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June 10, 2019
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Geowhat?

You pull your car alongside a gas pump, pop the gas cap and put hydrocarbons into your tank. Never mind that some of those hydrocarbons were made using chemical processes that use poisonous acids. Getting around town is a necessity. 

But what if the fuels that power your car were derived not from traditional industrial processes, but from hot water, butanol and other benign Earth-abundant materials? In essence, mimicking the way the Earth—through hydrothermal organic chemistry—would create fuel, a way that’s sustainable and pollutant-free.

Geomimicry, the geologic analog of biomimicry, is the design and manufacture of products inspired by nature. Geomimicry models the Earth’s ways of doing chemistry and offers new routes to organic chemicals that are robust, cost-efficient and scalable

So, what if hydrothermal organic chemistry could be used to come up with a cleaner and more sustainable way to manufacture other products such as medicines, smartphones and batteries?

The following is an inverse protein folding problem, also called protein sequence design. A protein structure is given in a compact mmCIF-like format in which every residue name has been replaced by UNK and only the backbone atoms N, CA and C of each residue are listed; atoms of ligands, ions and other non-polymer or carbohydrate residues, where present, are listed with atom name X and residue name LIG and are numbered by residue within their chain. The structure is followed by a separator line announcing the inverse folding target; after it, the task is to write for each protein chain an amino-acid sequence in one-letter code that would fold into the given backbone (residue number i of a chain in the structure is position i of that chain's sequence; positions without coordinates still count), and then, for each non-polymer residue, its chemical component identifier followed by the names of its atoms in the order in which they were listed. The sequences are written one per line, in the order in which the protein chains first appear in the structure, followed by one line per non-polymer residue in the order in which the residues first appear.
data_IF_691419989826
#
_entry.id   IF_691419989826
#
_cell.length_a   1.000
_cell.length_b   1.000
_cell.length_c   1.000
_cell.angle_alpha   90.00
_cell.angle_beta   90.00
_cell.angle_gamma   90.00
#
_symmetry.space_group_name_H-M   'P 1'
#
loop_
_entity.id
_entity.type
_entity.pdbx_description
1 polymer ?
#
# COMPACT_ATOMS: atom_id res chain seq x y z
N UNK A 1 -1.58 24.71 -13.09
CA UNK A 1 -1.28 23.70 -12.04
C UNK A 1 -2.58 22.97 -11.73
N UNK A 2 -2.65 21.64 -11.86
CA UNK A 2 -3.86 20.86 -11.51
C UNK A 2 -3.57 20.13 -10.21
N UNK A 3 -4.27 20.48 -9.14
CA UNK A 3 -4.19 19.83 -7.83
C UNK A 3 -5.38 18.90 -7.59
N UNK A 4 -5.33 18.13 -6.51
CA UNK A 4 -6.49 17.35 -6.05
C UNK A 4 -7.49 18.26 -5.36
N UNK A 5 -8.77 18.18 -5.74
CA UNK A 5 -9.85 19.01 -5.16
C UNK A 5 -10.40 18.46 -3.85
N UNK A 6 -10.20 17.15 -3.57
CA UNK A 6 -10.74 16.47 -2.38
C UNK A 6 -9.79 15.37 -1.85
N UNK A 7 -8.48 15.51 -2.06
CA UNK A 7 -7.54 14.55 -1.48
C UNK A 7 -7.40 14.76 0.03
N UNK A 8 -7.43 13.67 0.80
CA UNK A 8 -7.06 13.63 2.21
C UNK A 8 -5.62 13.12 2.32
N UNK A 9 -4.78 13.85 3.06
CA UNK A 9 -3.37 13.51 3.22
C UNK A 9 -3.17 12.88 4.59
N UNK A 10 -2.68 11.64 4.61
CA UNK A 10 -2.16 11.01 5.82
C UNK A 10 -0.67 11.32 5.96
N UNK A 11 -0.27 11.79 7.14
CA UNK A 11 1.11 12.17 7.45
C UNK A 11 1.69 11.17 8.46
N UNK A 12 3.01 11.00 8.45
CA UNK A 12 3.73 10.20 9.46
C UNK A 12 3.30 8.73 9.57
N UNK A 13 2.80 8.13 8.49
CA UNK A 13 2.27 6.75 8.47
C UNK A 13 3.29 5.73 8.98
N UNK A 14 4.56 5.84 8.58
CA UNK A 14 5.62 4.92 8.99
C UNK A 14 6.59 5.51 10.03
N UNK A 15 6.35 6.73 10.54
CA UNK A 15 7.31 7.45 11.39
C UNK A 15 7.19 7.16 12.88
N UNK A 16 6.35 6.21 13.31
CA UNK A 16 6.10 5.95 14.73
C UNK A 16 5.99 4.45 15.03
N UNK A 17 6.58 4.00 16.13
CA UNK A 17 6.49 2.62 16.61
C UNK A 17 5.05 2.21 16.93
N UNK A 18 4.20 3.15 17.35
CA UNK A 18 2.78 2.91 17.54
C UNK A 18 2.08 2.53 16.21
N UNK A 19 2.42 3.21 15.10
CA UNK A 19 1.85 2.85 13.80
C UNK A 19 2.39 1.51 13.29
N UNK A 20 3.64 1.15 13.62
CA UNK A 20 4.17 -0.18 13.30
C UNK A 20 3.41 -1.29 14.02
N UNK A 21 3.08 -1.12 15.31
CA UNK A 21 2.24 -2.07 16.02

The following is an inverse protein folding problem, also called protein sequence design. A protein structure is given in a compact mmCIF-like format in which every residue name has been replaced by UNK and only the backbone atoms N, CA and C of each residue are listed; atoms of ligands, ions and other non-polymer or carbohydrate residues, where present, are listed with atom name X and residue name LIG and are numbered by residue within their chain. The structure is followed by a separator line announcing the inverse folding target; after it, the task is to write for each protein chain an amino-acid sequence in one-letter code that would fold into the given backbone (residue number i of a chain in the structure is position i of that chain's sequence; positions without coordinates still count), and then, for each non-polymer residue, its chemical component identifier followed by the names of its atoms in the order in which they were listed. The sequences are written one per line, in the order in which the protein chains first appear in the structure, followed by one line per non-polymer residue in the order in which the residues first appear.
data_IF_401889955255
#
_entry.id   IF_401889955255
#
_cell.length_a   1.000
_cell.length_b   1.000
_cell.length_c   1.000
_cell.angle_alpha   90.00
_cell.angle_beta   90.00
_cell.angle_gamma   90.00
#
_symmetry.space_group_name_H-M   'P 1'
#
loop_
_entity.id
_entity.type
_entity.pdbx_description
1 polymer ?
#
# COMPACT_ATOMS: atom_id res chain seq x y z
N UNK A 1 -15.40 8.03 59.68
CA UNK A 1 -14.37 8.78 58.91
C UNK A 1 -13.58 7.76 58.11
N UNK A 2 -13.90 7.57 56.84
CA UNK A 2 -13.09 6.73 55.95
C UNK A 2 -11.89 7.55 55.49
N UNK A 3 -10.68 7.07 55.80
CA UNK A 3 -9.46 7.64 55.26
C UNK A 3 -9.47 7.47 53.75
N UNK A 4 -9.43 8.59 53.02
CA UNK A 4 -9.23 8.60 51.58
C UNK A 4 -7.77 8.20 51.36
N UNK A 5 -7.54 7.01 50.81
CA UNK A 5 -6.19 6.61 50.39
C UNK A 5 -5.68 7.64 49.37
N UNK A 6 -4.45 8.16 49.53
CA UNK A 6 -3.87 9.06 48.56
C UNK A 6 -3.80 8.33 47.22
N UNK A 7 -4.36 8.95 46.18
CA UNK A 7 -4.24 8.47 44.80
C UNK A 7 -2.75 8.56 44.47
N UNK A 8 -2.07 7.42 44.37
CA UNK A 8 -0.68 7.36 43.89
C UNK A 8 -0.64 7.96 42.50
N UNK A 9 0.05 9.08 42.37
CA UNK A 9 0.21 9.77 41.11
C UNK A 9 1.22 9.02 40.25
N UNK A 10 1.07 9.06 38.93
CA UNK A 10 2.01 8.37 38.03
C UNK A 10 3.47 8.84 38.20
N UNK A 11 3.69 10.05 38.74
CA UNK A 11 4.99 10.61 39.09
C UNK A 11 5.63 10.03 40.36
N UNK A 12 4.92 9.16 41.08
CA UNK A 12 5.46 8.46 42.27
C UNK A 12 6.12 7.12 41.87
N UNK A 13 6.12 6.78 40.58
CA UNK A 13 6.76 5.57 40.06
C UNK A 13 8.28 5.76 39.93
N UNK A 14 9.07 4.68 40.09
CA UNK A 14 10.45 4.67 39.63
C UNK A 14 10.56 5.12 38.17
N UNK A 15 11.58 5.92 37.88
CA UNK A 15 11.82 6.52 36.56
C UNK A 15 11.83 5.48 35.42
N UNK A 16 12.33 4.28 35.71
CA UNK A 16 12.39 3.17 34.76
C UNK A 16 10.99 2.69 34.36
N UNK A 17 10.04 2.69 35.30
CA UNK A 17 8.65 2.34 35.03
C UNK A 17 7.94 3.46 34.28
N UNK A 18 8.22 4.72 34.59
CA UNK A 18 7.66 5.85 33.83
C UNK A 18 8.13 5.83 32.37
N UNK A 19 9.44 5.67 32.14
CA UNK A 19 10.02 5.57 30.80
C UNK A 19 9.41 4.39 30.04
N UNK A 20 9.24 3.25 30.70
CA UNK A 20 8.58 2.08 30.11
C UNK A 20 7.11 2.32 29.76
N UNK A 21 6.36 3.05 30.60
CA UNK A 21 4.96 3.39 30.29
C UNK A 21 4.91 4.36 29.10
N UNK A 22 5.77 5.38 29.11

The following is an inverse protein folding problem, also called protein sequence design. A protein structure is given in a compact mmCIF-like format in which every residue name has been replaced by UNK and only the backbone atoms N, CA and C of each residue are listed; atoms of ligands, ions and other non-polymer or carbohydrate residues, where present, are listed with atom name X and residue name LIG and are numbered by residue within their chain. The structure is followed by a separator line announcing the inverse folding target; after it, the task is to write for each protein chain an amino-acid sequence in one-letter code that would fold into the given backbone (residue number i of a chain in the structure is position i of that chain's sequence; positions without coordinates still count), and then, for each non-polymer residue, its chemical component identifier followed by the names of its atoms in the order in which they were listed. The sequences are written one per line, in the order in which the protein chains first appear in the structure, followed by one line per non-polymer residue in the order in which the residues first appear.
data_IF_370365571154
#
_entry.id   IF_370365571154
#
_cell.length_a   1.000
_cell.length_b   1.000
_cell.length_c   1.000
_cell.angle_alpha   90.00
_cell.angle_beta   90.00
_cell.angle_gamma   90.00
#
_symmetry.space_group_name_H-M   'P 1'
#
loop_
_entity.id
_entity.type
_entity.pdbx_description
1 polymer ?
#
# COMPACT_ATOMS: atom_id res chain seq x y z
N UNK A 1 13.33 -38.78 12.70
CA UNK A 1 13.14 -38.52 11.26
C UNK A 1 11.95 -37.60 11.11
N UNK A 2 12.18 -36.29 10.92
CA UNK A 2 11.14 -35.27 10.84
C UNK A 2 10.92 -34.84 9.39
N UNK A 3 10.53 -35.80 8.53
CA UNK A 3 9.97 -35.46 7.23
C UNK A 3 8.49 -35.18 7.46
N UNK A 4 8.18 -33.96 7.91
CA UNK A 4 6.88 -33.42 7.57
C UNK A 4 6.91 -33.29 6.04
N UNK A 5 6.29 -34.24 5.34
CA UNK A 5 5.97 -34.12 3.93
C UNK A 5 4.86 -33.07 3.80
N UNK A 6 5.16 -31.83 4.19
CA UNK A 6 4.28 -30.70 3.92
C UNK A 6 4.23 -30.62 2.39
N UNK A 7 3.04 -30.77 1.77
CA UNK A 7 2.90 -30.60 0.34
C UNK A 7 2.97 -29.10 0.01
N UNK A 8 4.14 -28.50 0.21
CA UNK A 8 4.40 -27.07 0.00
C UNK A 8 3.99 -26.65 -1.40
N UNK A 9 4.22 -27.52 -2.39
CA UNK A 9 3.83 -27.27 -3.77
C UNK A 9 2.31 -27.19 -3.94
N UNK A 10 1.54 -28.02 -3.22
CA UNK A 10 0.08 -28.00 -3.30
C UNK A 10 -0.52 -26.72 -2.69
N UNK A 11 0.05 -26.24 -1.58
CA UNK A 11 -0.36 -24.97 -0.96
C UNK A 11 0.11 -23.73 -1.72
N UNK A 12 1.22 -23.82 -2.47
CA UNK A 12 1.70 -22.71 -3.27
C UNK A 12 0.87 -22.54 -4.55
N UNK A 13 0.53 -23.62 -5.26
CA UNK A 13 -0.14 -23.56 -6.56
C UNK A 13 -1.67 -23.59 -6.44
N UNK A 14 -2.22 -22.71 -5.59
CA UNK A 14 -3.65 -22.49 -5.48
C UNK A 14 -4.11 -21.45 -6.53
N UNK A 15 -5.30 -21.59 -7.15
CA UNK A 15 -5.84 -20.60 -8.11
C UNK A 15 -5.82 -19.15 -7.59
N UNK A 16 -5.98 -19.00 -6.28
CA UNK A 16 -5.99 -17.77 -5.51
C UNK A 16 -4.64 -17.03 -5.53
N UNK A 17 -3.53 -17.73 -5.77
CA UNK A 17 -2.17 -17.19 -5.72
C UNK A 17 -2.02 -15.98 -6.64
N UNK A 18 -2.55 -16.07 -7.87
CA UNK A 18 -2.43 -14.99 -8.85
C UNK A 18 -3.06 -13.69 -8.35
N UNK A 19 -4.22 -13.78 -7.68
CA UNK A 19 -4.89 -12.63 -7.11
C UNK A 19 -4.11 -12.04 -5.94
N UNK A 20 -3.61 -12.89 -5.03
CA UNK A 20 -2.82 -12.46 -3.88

That’s the thinking of a group of Arizona State University researchers who have proposed geomimicry as a research challenge to the NSF 2026 Idea Machine competition.

Out of more than 800 ideas submitted, there are now just over 30 finalists—including the ASU team. Fewer than five winners will be selected.

The National Science Foundation competition lays the foundation for breakthrough research in science, technology, engineering and mathematics (STEM), and STEM education. It will shape the U.S. agenda for fundamental science, engineering and STEM education.

Participants suggest research questions, or “Big Ideas,” that need to be answered in the coming decade. Some of the submissions will become the next set of “Big Ideas” for future investment by the NSF.

With your help, we can make geomimicry happen on a grand scale. Here's how:

  • Watch the geomimicry video here.
  • Vote by leaving a comment for this National Science Foundation (NSF) "Big Idea."

Researchers include Ian Gould, President's Professor, School of Molecular Sciences; Hilairy Hartnett, associate professor, School of Earth and Space Exploration and School of Molecular Sciences; Everett Shock, professor, School of Earth and Space Exploration and School of Molecular Sciences; and Kirt Robinson and Charlene Estrada, postdoctoral scholars, School of Earth and Space Exploration.

Image courtesy of Michael Northrop.